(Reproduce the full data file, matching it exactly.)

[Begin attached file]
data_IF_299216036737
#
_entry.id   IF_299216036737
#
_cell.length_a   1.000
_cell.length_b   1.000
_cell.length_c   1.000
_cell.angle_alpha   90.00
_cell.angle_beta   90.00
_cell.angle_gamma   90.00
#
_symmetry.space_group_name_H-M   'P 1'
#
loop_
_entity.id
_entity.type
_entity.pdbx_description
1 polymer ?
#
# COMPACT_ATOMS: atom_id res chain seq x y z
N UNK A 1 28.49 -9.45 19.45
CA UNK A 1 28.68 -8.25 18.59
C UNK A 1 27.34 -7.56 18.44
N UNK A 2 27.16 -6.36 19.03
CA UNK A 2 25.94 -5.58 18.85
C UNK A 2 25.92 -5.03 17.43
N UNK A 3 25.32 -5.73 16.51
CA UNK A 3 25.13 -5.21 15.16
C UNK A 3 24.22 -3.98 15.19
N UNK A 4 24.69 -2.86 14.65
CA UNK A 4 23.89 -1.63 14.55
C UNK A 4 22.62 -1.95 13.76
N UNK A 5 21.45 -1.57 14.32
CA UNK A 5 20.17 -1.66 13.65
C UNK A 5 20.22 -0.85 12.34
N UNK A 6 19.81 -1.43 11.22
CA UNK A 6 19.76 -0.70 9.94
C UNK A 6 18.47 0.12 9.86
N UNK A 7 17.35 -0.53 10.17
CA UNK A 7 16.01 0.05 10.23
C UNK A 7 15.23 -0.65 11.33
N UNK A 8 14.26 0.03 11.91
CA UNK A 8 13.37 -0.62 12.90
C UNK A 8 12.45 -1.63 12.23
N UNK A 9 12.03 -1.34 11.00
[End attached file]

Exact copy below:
data_IF_299216036737
#
_entry.id   IF_299216036737
#
_cell.length_a   1.000
_cell.length_b   1.000
_cell.length_c   1.000
_cell.angle_alpha   90.00
_cell.angle_beta   90.00
_cell.angle_gamma   90.00
#
_symmetry.space_group_name_H-M   'P 1'
#
loop_
_entity.id
_entity.type
_entity.pdbx_description
1 polymer ?
#
# COMPACT_ATOMS: atom_id res chain seq x y z
N UNK A 1 28.49 -9.45 19.45
CA UNK A 1 28.68 -8.25 18.59
C UNK A 1 27.34 -7.56 18.44
N UNK A 2 27.16 -6.36 19.03
CA UNK A 2 25.94 -5.58 18.85
C UNK A 2 25.92 -5.03 17.43
N UNK A 3 25.32 -5.73 16.51
CA UNK A 3 25.13 -5.21 15.16
C UNK A 3 24.22 -3.98 15.19
N UNK A 4 24.69 -2.86 14.65
CA UNK A 4 23.89 -1.63 14.55
C UNK A 4 22.62 -1.95 13.76
N UNK A 5 21.45 -1.57 14.32
CA UNK A 5 20.17 -1.66 13.65
C UNK A 5 20.22 -0.85 12.34
N UNK A 6 19.81 -1.43 11.22
CA UNK A 6 19.76 -0.70 9.94
C UNK A 6 18.47 0.12 9.86
N UNK A 7 17.35 -0.53 10.17
CA UNK A 7 16.01 0.05 10.23
C UNK A 7 15.23 -0.65 11.33
N UNK A 8 14.26 0.03 11.91
CA UNK A 8 13.37 -0.62 12.90
C UNK A 8 12.45 -1.63 12.23
N UNK A 9 12.03 -1.34 11.00